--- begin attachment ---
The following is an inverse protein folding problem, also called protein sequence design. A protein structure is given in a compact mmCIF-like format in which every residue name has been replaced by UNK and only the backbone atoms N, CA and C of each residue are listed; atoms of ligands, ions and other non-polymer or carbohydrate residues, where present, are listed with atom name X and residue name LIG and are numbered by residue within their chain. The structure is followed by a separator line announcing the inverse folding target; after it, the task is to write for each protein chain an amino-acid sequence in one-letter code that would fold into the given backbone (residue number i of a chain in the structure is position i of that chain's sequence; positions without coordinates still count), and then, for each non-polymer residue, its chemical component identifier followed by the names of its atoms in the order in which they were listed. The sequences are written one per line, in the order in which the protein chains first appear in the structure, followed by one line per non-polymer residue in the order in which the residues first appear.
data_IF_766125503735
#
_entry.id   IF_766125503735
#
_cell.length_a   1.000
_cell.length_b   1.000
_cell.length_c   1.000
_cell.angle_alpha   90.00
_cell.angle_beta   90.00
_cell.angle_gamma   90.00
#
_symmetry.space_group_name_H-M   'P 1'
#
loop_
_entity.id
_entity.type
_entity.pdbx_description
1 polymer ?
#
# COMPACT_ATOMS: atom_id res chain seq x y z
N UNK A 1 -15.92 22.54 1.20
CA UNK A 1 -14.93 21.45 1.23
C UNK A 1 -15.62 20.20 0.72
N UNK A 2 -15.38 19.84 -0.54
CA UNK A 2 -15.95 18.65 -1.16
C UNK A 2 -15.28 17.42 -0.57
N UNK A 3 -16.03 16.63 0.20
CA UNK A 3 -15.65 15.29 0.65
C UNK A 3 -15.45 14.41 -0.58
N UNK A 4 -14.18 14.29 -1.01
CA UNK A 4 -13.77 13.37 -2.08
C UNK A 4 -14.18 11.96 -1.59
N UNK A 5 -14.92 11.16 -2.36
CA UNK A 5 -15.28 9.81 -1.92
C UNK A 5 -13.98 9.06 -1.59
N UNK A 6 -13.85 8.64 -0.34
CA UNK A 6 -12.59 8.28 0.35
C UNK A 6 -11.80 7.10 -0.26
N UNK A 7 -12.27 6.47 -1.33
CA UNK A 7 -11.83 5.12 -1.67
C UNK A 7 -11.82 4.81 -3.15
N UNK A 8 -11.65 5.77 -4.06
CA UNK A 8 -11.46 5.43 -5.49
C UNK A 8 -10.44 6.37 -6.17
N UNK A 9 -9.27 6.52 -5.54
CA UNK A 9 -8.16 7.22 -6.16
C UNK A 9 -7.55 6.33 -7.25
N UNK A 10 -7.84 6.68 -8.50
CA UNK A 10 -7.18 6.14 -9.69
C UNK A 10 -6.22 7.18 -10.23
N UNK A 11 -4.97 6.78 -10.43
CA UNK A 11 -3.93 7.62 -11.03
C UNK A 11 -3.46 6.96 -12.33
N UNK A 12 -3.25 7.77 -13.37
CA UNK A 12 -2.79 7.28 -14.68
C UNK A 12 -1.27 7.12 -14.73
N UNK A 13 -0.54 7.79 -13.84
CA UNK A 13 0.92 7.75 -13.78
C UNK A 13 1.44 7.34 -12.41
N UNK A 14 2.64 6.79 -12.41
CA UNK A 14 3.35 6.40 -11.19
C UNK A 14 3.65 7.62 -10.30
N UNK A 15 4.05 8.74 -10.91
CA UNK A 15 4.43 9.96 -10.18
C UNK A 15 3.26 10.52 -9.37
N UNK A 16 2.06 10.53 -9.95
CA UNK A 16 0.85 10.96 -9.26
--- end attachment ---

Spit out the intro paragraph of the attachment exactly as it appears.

The following is an inverse protein folding problem, also called protein sequence design. A protein structure is given in a compact mmCIF-like format in which every residue name has been replaced by UNK and only the backbone atoms N, CA and C of each residue are listed; atoms of ligands, ions and other non-polymer or carbohydrate residues, where present, are listed with atom name X and residue name LIG and are numbered by residue within their chain. The structure is followed by a separator line announcing the inverse folding target; after it, the task is to write for each protein chain an amino-acid sequence in one-letter code that would fold into the given backbone (residue number i of a chain in the structure is position i of that chain's sequence; positions without coordinates still count), and then, for each non-polymer residue, its chemical component identifier followed by the names of its atoms in the order in which they were listed. The sequences are written one per line, in the order in which the protein chains first appear in the structure, followed by one line per non-polymer residue in the order in which the residues first appear.